A Blog by International Students at Leiden University
Keukenhof gardens are renowned the world over – despite only being open for a total of nine weeks every year between March and May. It’s marketed as one of the world’s largest flower gardens, mostly exhibiting the national flower of the Netherlands, the tulip. But is this decadent tourist trap worth a visit? This weekend I decided to find out.
Keukenhof gardens are located in Lisse, about 15km outside of Leiden. A ticket for the gardens costs €17 when bought online, though Keukenhof offers a combi-ticket which includes a return bus journey from Leiden Centraal for €24.50. Refusing to pay an extra €7.50 for the bus I decided to go it alone, and cycle to the gardens. This turned out to be a much better decision – the cycle route passed by authentic tulip fields, which was a nice precursor to the park, and only took 45 minutes.
Upon arriving at Keukenhof, the relaxing scenery is immediately substituted for crowds and mayhem. Keukenhof drew a record-breaking 1.7 million people last season, and today it felt as if all of those people had returned. Luckily, by buying tickets online I could bypass the ticket-buying queue and head straight to the main gate, standing in another queue until my ticket was checked. In the park you’re given a free map, and armed with this I attempted to navigate my way through the least densely populated paths.
Granted, the tulips are pretty. Unless you really really hate flowers, this is hard to deny. The flowers are arranged in different sections of the park, each with its own certain features, like fountains, walled garden paths, trees, or lakes. It is just the amount of visitors that is hard to comprehend before you’re there – ordinarily it might only take you an hour or less to make it around the park (it’s not that big), but on a busy day you better factor in 2+ hours.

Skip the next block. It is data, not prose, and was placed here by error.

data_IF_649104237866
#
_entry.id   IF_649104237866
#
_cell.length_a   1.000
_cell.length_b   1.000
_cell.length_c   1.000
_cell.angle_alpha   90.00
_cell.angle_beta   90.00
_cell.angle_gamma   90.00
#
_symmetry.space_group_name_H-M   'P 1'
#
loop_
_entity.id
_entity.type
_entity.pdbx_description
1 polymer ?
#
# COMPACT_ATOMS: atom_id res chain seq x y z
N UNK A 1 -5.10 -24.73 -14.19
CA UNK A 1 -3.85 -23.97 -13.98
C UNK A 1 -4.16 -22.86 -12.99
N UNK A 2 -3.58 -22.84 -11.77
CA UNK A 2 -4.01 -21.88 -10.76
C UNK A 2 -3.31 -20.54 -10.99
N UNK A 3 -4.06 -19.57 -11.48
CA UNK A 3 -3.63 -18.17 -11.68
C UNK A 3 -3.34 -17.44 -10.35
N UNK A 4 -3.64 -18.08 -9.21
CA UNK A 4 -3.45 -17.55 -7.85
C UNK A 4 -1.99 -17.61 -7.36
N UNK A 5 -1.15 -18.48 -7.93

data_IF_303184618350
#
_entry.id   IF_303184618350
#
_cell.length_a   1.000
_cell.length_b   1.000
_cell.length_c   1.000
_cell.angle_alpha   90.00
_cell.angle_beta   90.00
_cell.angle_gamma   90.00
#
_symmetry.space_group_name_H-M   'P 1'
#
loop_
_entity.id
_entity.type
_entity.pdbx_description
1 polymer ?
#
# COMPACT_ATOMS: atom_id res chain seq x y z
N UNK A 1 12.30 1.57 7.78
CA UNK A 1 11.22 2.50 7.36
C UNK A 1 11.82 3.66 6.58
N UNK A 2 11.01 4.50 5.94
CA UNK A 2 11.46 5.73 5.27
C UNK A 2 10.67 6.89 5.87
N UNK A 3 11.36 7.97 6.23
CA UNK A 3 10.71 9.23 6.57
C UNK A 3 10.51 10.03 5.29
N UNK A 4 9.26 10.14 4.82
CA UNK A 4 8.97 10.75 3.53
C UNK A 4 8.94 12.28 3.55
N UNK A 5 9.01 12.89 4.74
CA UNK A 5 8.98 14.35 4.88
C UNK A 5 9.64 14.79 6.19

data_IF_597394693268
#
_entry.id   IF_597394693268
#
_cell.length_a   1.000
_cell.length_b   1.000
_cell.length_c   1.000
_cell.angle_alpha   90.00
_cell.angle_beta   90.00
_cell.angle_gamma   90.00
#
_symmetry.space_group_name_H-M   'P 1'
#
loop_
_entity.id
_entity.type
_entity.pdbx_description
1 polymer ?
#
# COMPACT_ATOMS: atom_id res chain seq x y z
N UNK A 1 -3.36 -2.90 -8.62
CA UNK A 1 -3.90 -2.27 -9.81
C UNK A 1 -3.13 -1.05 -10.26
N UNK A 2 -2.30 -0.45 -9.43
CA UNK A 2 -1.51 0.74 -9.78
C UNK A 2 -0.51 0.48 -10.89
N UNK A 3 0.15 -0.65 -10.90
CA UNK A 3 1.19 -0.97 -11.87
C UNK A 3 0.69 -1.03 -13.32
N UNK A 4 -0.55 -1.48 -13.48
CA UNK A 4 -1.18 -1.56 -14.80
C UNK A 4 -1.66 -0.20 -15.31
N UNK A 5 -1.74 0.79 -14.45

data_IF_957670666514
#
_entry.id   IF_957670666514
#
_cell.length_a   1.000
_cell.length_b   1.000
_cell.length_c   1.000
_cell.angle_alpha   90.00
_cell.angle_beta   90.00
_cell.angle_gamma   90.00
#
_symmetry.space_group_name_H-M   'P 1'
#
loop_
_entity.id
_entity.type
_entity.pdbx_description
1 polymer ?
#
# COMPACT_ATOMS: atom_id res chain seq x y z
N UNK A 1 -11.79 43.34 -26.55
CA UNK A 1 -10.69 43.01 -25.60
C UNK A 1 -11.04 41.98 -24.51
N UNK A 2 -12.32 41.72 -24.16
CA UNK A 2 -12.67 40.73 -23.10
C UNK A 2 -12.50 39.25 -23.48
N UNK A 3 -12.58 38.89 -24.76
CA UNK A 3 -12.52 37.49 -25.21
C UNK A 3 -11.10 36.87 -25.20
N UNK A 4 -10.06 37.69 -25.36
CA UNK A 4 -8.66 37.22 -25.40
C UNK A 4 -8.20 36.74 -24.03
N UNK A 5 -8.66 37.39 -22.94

Based on my experience of the park, and if you’re still interested in going before it shuts on the 13th May, here are some dos and don’ts.
Of course, if the weekend is your only free time, and you’re still interested in seeing the park, go on a weekend, but make sure to go either early in the morning or in the evening – the park is open from 8am-7:30pm, so provided you’ve bought your tickets in advance (that’s another do), there’s plenty of time to avoid the crowds outside of peak hours.
It’s not solely that the cafes are expensive – this is expected at a tourist attraction – but that they’re simply so busy that it’s not worth it. There are plenty of benches around the park to sit on, as well as dedicated picnic spots. So don’t panic buy a burger and chips – make sure to stop off at an Albert Heijn beforehand and make your own picnic.
To get the real experience of Holland, and make the visit to Keukenhof more like a day-trip, make sure to cycle. Of course, this is weather permitting, and we all know what the Dutch weather is like; but you’ll feel much more ready to face the crowds after a cycle than a 30-minute journey on a packed bus.
And the most important don’t of all – don’t bring a selfie stick. You don’t want to be that tourist.